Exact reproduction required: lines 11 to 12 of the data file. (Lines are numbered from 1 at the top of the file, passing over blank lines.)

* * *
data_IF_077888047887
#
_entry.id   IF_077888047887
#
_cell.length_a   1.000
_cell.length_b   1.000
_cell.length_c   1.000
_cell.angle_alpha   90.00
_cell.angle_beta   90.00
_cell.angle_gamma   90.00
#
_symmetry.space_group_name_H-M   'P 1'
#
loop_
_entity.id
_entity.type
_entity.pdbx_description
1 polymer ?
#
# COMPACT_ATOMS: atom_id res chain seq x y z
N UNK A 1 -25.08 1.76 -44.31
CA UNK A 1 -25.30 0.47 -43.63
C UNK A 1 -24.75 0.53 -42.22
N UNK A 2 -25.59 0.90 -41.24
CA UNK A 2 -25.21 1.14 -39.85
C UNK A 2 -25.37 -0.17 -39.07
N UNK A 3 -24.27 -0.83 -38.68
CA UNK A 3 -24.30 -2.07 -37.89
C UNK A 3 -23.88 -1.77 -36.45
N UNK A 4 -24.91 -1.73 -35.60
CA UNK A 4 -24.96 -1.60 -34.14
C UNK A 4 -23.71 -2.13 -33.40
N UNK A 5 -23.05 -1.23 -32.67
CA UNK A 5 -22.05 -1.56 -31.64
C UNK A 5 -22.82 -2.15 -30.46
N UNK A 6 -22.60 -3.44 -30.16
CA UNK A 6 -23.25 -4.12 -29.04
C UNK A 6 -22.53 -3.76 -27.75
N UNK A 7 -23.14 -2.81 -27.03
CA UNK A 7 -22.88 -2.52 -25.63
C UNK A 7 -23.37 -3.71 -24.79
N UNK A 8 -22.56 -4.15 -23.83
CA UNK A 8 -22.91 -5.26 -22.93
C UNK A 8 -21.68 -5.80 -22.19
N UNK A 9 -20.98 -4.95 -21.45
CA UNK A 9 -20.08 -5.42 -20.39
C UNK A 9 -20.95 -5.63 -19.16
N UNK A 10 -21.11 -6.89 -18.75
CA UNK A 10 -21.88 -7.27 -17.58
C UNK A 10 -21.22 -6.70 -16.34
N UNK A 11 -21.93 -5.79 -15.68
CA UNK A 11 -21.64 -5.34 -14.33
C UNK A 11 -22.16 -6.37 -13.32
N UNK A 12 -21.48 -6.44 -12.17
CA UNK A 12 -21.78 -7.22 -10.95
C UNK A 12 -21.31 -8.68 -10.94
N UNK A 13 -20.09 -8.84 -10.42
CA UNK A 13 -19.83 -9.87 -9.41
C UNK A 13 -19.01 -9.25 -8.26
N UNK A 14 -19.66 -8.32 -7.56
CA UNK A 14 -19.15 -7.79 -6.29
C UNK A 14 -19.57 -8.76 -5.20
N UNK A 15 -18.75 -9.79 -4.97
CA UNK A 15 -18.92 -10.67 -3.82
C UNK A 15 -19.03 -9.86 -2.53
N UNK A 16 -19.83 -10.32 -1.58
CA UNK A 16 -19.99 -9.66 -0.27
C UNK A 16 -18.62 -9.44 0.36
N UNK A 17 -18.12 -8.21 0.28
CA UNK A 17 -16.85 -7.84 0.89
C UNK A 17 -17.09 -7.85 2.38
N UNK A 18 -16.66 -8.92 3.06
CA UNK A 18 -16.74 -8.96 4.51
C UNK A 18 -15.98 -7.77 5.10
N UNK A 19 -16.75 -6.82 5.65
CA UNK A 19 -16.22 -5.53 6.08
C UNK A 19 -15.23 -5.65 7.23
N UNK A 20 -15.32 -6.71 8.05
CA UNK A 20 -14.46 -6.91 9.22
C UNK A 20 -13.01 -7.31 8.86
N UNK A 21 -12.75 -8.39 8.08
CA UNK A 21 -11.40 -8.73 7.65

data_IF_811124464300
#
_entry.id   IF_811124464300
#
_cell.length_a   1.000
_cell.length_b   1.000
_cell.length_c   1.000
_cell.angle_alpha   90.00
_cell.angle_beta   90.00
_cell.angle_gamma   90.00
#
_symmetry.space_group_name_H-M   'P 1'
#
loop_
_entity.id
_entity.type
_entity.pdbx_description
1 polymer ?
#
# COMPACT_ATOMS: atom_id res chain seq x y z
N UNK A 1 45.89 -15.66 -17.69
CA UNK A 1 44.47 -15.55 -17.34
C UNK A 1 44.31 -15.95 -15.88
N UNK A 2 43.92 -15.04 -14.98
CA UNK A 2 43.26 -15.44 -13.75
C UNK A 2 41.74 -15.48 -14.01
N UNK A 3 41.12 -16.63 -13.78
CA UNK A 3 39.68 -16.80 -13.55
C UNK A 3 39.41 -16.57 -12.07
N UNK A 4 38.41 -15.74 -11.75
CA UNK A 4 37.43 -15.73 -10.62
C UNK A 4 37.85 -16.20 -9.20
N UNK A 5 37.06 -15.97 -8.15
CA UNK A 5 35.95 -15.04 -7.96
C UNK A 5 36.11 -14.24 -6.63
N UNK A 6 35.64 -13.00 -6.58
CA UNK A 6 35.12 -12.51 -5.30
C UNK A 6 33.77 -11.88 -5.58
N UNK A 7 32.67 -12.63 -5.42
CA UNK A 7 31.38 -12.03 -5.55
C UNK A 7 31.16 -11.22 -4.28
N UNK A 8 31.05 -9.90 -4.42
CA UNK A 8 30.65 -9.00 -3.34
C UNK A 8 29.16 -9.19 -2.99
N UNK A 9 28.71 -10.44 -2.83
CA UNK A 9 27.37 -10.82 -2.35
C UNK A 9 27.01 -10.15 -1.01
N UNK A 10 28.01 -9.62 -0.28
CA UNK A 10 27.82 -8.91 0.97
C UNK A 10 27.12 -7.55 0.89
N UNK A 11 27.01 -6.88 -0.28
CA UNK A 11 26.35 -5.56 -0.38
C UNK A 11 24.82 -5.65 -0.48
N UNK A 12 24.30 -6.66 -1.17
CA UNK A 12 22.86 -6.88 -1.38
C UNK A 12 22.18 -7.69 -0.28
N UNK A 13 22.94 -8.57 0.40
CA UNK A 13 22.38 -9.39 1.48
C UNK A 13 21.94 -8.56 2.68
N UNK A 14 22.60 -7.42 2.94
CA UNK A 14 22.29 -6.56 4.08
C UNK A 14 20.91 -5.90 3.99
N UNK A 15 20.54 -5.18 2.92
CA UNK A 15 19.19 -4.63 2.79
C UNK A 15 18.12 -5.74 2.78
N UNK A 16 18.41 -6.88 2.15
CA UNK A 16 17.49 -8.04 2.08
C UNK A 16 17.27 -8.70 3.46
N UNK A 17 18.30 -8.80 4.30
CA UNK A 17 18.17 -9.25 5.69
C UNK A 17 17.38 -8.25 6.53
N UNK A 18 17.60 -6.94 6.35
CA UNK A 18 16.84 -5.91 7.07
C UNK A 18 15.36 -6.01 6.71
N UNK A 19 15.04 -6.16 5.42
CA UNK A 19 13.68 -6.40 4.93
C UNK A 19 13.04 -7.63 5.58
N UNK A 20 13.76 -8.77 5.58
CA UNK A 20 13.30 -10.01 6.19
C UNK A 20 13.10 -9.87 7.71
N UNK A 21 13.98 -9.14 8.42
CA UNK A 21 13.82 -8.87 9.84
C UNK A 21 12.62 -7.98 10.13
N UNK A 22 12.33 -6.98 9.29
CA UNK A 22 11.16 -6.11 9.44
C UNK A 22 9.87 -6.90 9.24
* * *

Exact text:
#
_symmetry.space_group_name_H-M   'P 1'